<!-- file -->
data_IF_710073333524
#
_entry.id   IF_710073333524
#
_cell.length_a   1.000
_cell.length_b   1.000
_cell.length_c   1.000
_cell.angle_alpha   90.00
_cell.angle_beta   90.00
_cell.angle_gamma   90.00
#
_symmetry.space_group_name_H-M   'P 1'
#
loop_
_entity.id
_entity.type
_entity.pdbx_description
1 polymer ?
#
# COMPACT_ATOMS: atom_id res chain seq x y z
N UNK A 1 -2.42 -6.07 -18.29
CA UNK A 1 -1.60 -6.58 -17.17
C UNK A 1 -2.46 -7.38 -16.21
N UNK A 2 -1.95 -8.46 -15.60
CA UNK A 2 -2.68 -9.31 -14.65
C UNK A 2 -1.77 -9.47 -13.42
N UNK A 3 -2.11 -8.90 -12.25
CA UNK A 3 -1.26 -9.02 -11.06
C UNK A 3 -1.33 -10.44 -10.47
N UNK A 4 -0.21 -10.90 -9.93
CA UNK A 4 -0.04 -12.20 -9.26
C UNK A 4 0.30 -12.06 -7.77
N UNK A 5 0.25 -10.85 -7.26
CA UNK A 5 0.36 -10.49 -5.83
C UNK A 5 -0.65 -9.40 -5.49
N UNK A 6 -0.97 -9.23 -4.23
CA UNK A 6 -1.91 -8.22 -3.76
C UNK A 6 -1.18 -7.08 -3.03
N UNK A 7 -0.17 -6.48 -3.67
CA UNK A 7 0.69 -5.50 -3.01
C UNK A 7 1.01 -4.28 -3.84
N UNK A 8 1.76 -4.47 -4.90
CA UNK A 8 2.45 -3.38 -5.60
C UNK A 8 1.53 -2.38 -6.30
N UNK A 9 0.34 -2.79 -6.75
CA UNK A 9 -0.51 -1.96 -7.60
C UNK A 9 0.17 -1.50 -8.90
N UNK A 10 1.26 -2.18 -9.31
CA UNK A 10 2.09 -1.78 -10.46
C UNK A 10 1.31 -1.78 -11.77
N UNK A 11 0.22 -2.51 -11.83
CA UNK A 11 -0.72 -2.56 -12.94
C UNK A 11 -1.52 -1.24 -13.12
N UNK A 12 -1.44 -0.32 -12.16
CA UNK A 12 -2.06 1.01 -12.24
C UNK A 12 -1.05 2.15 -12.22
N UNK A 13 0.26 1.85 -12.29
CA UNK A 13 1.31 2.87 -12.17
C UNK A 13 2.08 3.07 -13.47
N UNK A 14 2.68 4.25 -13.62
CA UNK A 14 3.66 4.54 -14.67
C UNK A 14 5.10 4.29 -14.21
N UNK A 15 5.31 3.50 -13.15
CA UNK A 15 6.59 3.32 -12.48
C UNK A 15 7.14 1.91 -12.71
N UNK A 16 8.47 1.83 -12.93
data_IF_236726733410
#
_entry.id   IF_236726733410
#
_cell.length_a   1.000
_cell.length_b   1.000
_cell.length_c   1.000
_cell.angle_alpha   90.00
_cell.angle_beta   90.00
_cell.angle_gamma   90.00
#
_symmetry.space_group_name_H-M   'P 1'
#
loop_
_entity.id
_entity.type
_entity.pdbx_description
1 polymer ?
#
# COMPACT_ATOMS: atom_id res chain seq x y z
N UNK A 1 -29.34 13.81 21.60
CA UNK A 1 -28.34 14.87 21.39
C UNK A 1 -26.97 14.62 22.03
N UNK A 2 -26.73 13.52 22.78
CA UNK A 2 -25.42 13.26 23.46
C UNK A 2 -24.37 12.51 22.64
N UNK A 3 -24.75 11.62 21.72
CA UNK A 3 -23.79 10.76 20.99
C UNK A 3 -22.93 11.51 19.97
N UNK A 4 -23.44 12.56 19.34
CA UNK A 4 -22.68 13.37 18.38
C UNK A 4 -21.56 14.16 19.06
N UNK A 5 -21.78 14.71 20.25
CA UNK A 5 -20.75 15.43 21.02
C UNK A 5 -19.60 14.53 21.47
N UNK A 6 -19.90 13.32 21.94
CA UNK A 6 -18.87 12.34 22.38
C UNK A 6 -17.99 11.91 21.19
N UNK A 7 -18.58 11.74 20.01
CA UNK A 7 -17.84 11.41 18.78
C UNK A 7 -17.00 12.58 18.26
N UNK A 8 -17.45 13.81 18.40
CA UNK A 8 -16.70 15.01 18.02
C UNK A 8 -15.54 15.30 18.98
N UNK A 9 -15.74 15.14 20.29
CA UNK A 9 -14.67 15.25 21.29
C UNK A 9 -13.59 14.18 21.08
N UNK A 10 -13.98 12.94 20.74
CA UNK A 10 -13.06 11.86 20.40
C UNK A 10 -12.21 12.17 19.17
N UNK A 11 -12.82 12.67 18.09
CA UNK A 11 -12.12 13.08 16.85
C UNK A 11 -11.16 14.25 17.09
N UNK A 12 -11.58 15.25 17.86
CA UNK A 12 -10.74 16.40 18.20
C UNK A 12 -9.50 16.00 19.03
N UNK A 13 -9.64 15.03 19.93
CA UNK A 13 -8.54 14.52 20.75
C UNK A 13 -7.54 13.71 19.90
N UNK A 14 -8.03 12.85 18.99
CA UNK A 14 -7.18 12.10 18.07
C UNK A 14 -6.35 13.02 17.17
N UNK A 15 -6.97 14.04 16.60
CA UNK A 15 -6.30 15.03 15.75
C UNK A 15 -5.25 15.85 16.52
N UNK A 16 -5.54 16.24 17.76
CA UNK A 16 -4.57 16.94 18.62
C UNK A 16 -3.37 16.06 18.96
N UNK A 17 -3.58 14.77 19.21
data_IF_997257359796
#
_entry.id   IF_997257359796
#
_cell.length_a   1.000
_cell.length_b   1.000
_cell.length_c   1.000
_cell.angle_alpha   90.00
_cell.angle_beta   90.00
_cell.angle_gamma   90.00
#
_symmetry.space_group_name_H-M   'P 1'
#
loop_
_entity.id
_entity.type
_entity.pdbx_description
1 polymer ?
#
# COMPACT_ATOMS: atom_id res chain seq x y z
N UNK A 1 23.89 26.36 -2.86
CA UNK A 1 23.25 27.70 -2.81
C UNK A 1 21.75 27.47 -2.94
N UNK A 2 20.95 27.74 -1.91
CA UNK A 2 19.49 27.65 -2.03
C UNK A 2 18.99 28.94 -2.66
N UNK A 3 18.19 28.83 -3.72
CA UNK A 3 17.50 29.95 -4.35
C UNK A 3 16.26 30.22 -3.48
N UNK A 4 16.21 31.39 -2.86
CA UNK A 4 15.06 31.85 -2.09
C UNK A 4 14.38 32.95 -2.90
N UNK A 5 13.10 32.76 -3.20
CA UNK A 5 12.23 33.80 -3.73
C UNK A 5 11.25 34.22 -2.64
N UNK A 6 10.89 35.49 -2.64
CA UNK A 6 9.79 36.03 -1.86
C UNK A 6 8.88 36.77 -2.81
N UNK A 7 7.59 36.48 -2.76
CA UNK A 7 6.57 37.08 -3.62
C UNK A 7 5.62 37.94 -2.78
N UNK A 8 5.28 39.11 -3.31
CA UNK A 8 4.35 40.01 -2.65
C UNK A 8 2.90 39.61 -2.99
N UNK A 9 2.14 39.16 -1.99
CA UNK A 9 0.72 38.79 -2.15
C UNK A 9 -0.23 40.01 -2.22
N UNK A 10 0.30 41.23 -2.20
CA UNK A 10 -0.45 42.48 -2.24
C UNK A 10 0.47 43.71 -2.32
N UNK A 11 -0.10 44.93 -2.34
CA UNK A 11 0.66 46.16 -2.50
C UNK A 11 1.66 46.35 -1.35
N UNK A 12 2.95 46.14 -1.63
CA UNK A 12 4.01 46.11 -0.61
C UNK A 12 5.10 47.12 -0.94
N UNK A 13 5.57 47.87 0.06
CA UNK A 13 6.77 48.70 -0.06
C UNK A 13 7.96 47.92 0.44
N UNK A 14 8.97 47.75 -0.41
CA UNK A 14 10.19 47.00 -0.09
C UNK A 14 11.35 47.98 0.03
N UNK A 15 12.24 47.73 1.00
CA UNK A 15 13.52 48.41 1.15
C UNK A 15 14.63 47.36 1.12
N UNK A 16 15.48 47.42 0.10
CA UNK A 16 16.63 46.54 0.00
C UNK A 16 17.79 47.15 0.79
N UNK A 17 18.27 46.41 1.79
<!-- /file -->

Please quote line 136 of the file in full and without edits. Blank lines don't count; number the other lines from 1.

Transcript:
data_IF_997257359796